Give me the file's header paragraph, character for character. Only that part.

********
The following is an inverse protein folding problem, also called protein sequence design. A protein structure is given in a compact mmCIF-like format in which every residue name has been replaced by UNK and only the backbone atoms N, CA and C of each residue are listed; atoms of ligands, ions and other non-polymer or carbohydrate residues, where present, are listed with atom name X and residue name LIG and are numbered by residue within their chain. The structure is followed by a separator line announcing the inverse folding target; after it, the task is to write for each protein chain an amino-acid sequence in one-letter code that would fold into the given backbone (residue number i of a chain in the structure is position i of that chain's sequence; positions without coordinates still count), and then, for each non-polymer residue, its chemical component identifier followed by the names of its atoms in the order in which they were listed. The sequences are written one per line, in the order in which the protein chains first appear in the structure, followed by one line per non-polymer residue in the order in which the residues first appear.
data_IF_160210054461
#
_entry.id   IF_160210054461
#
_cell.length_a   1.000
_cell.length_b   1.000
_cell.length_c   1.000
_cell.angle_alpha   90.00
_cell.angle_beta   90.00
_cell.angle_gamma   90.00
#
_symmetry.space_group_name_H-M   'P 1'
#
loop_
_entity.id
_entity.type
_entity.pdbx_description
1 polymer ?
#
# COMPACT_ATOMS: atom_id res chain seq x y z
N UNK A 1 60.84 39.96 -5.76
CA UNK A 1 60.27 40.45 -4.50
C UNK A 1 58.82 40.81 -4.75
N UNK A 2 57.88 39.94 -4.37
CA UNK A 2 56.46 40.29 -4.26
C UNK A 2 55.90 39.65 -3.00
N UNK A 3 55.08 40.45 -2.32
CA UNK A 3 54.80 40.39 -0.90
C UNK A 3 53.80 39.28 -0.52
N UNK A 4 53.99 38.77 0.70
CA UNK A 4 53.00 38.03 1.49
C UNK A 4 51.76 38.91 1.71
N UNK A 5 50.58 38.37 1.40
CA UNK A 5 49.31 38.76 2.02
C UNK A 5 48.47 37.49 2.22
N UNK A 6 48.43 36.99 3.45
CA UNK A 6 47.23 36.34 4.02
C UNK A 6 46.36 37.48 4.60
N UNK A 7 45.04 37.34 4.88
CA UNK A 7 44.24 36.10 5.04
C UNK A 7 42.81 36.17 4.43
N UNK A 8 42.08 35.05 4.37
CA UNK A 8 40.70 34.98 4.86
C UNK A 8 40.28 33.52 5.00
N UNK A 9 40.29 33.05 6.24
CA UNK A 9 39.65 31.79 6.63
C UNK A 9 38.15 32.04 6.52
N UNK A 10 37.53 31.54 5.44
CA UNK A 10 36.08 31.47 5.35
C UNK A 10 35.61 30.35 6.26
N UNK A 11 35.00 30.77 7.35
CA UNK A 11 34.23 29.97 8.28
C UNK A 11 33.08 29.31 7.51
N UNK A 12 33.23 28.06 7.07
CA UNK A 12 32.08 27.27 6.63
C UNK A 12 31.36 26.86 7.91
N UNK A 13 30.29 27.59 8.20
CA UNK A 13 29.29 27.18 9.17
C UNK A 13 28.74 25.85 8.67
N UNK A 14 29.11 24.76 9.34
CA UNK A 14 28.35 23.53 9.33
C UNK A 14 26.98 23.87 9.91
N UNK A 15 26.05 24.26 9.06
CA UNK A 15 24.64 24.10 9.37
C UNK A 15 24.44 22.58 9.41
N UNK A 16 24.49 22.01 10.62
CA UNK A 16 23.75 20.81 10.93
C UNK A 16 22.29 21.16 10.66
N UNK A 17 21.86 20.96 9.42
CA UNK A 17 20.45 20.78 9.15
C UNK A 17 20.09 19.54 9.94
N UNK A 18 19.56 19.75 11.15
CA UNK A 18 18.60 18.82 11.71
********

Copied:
The following is an inverse protein folding problem, also called protein sequence design. A protein structure is given in a compact mmCIF-like format in which every residue name has been replaced by UNK and only the backbone atoms N, CA and C of each residue are listed; atoms of ligands, ions and other non-polymer or carbohydrate residues, where present, are listed with atom name X and residue name LIG and are numbered by residue within their chain. The structure is followed by a separator line announcing the inverse folding target; after it, the task is to write for each protein chain an amino-acid sequence in one-letter code that would fold into the given backbone (residue number i of a chain in the structure is position i of that chain's sequence; positions without coordinates still count), and then, for each non-polymer residue, its chemical component identifier followed by the names of its atoms in the order in which they were listed. The sequences are written one per line, in the order in which the protein chains first appear in the structure, followed by one line per non-polymer residue in the order in which the residues first appear.